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The Truth-Seeker’s Handbook: A Science-Based Guide

Narrated by: Jonathan Wang
Length: 7 hrs and 21 mins
3 out of 5 stars (3 ratings)

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Publisher's Summary

How do you know whether something is true? How do you convince others to believe the facts? Research shows that the human mind is prone to making thinking errors - predictable mistakes that cause us to believe comfortable lies over inconvenient truths. These errors leave us vulnerable to making decisions based on false beliefs, leading to disastrous consequences for our personal lives, relationships, careers, civic and political engagement, and for our society as a whole. 

Fortunately, cognitive and behavioral scientists have uncovered many useful strategies for overcoming our mental flaws. This book presents a variety of research-based tools for ensuring that our beliefs are aligned with reality. With examples from daily life and an engaging style, the book will provide you with the skills to avoid thinking errors and help others to do so, preventing disasters and facilitating success for yourself, those you care about, and our society.

©2017 Gleb Tsipursky (P)2018 Gleb Tsipursky

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Group of short essays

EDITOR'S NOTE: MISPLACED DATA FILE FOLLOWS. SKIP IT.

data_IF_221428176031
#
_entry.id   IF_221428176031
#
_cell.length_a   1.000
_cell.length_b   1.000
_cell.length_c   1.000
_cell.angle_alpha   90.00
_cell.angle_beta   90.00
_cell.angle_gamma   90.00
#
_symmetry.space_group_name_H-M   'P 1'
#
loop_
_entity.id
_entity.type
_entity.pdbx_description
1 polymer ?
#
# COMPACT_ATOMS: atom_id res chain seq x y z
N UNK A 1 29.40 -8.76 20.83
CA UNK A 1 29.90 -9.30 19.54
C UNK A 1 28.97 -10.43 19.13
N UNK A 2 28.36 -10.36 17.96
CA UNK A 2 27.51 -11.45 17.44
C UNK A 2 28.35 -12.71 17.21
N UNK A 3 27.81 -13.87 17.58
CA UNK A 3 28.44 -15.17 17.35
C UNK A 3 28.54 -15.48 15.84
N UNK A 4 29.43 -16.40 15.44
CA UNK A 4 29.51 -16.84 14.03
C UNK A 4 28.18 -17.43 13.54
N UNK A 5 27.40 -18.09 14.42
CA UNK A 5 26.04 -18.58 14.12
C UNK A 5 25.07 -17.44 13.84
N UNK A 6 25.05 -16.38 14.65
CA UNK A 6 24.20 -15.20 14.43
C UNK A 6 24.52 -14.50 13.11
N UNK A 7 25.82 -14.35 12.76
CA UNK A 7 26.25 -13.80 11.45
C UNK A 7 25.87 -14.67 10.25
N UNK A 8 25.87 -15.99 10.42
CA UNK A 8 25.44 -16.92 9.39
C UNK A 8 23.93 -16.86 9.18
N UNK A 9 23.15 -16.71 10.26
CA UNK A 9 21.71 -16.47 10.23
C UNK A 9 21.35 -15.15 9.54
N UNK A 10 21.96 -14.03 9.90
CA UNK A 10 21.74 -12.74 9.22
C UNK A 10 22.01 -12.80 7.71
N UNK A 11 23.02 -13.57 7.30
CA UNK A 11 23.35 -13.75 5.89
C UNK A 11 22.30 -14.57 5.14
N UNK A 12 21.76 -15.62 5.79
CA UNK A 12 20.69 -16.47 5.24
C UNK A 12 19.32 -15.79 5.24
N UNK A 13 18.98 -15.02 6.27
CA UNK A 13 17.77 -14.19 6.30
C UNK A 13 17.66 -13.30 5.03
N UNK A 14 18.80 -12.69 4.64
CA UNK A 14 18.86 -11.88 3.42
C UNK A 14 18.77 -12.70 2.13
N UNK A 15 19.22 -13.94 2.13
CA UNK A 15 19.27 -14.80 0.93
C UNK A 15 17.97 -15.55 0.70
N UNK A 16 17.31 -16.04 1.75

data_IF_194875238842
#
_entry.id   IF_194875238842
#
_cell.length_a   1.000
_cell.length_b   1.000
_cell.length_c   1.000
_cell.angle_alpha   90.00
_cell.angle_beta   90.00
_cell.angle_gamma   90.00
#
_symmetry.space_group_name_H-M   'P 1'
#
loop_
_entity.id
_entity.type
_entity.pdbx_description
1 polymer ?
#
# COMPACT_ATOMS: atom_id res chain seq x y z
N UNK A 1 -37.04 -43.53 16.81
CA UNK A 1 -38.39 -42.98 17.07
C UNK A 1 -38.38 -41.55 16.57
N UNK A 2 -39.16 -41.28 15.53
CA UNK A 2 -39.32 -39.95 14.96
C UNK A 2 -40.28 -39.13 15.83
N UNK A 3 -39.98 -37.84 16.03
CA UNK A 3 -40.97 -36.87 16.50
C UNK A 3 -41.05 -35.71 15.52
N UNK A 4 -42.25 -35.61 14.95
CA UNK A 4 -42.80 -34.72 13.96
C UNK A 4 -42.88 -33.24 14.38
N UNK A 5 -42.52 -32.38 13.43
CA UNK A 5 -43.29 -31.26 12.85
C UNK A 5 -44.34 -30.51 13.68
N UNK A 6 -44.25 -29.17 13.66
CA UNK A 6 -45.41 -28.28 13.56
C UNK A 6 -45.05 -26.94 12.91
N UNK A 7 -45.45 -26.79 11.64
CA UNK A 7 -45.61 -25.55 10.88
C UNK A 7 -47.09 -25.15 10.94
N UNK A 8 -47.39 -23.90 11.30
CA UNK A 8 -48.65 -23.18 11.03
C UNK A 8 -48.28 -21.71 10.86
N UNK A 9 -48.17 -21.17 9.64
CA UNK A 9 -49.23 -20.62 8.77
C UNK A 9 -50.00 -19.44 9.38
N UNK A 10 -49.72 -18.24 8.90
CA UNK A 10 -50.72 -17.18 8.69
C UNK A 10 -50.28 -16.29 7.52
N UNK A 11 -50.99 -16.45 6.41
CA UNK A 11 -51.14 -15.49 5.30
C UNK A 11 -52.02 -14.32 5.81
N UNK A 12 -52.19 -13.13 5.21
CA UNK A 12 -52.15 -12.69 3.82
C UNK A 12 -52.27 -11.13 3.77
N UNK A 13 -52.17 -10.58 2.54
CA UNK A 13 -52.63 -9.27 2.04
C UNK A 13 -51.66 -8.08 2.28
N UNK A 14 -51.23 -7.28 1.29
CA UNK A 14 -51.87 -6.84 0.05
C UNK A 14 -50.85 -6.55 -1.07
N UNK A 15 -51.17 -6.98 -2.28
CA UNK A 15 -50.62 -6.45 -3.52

This book is a group of short essays written by different authors. I really liked the content, and it’s short chapters that are easy to separate each subject of truth seeking from the other. It will be easy enough to replay any if the chapters out of sequence without needed to hear another part of the book.
I was disappointed in the audio quality. I had a hard time distinguishing the words the readers voice, it might be how I hear things, or it might be the overall bass tone of his voice. I suggest sampling the audio beforehand, which I didn’t. I was able however to finish because of my love for the content

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  • Mark
  • DALLAS, TX, United States
  • 01-07-19

Nothing new

Two problems. 1. Nothing new. The book is filled with the same tips about business and success that have been written since Dale Carnegie. New titles but same old trite stuff. 2. The premise that the student of the book should seek truth then make better decisions, yet the book does not provide any measure for determining what is true or how to filter out the truth from the perceptions of the others. Book gives good examples of how companies used the truth, but not how they got to the truth. No reason to add this to your library if you've read anything on good decision making that has been published since 1921. You'd be better spending your money on a subscription to Forbes, Businessweek, or Fast Company.